The answer is to teach the computer to find words and phrases that correlate and use tons of speed and memory to try out hundreds of different algorithms. If many of them give the same answer, Watson is more confident in the answer.
What makes language so hard for computers, Ferrucci explained, is that it’s full of “intended meaning.” When people decode what someone else is saying, we can easily unpack the many nuanced allusions and connotations in every sentence. He gave me an example in the form of a “Jeopardy!” clue: “The name of this hat is elementary, my dear contestant.” People readily detect the wordplay here — the echo of “elementary, my dear Watson,” the famous phrase associated with Sherlock Holmes — and immediately recall that the Hollywood version of Holmes sports a deerstalker hat. But for a computer, there is no simple way to identify “elementary, my dear contestant” as wordplay. Cleverly matching different keywords, and even different fragments of the sentence — which in part is how most search engines work these days — isn’t enough, either. (Type that clue into Google, and you’ll get first-page referrals to “elementary, my dear watson” but none to deerstalker hats.)What’s more, even if a computer determines that the actual underlying question is “What sort of hat does Sherlock Holmes wear?” its data may not be stored in such a way that enables it to extract a precise answer.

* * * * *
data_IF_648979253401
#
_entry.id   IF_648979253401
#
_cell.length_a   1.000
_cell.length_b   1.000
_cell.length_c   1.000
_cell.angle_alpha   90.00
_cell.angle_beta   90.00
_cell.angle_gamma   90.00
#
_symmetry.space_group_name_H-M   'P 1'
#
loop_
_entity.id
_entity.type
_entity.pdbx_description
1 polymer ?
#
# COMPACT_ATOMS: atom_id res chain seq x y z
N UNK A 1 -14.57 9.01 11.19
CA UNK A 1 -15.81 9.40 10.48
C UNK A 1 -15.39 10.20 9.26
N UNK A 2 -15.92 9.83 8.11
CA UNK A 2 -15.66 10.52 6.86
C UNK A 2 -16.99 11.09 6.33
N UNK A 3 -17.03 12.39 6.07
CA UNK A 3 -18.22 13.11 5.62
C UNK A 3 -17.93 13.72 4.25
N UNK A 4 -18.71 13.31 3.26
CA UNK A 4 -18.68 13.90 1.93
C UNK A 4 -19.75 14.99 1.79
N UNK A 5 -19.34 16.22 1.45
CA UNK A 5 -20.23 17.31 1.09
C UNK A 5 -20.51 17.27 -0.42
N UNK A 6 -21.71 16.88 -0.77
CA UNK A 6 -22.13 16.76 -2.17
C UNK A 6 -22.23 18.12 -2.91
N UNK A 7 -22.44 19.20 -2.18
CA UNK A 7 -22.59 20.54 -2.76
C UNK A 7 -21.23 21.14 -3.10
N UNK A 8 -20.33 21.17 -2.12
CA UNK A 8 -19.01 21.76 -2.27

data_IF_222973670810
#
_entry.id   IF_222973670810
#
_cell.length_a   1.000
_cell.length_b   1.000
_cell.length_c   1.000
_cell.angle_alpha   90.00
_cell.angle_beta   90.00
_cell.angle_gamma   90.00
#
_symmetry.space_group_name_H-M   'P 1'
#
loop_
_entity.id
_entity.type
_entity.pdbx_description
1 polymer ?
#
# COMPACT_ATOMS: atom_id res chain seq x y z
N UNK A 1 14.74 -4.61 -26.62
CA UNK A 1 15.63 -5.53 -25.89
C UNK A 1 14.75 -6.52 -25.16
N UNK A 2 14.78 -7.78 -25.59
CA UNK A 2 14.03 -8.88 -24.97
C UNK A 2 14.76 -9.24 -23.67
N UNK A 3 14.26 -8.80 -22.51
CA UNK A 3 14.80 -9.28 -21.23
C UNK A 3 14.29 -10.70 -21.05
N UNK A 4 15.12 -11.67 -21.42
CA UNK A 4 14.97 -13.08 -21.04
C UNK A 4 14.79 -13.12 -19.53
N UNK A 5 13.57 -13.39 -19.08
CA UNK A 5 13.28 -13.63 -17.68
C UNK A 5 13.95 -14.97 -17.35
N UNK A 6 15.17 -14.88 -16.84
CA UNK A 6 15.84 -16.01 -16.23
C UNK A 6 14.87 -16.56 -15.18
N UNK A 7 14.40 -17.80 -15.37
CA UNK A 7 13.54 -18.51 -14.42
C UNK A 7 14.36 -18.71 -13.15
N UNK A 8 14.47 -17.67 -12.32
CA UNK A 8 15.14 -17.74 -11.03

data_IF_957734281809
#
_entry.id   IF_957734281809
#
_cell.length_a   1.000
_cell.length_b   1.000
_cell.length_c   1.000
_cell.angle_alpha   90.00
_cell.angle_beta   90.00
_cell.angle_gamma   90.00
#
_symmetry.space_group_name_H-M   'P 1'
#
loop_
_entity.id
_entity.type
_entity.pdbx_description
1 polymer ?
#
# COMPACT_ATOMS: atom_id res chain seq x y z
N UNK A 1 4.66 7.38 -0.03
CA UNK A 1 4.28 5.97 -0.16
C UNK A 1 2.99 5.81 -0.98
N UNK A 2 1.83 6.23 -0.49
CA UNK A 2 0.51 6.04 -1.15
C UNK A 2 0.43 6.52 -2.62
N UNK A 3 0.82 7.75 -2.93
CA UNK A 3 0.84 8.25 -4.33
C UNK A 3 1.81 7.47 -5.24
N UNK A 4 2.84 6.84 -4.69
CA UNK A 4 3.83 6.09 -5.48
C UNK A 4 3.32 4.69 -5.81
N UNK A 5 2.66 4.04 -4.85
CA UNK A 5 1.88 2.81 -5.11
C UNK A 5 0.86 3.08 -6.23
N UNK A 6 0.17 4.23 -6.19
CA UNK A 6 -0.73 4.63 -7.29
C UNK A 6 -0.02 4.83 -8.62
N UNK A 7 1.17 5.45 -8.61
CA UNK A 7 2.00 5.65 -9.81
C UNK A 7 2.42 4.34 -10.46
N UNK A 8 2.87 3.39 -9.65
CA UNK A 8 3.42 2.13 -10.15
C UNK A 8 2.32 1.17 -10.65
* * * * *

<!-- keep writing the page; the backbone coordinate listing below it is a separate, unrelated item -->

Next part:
In essence, Watson thinks in probabilities. It produces not one single “right” answer, but an enormous number of possibilities, then ranks them by assessing how likely each one is to answer the question. ...IBM's ultimate hope: "Computers need to go from just being back-office calculating machines to improving the intelligence of people making decisions." The article discusses uses in medicine and making governments run better, particularly helping people sort through tax codes or other paperwork to find out if they qualify or what they need to do.
Ultimately, Watson’s greatest edge at “Jeopardy!” probably isn’t its perfect memory or lightning speed. It is the computer’s lack of emotion.
During one game, the category was, coincidentally, “I.B.M.” The questions seemed like no-brainers for the computer (for example, “Though it’s gone beyond the corporate world, I.B.M. stands for this” — “International Business Machines”). But for some reason, Watson performed poorly. It came up with answers that were wrong or in which it had little confidence. The audience, composed mostly of I.B.M. employees who had come to watch the action, seemed mesmerized by the spectacle.
Then came the final, $2,000 clue in the category: “It’s the last name of father and son Thomas Sr. and Jr., who led I.B.M. for more than 50 years.” This time the computer pounced. “Who is Watson?” it declared in its synthesized voice, and the crowd erupted in cheers. At least it knew its own name.
Hat tip: MR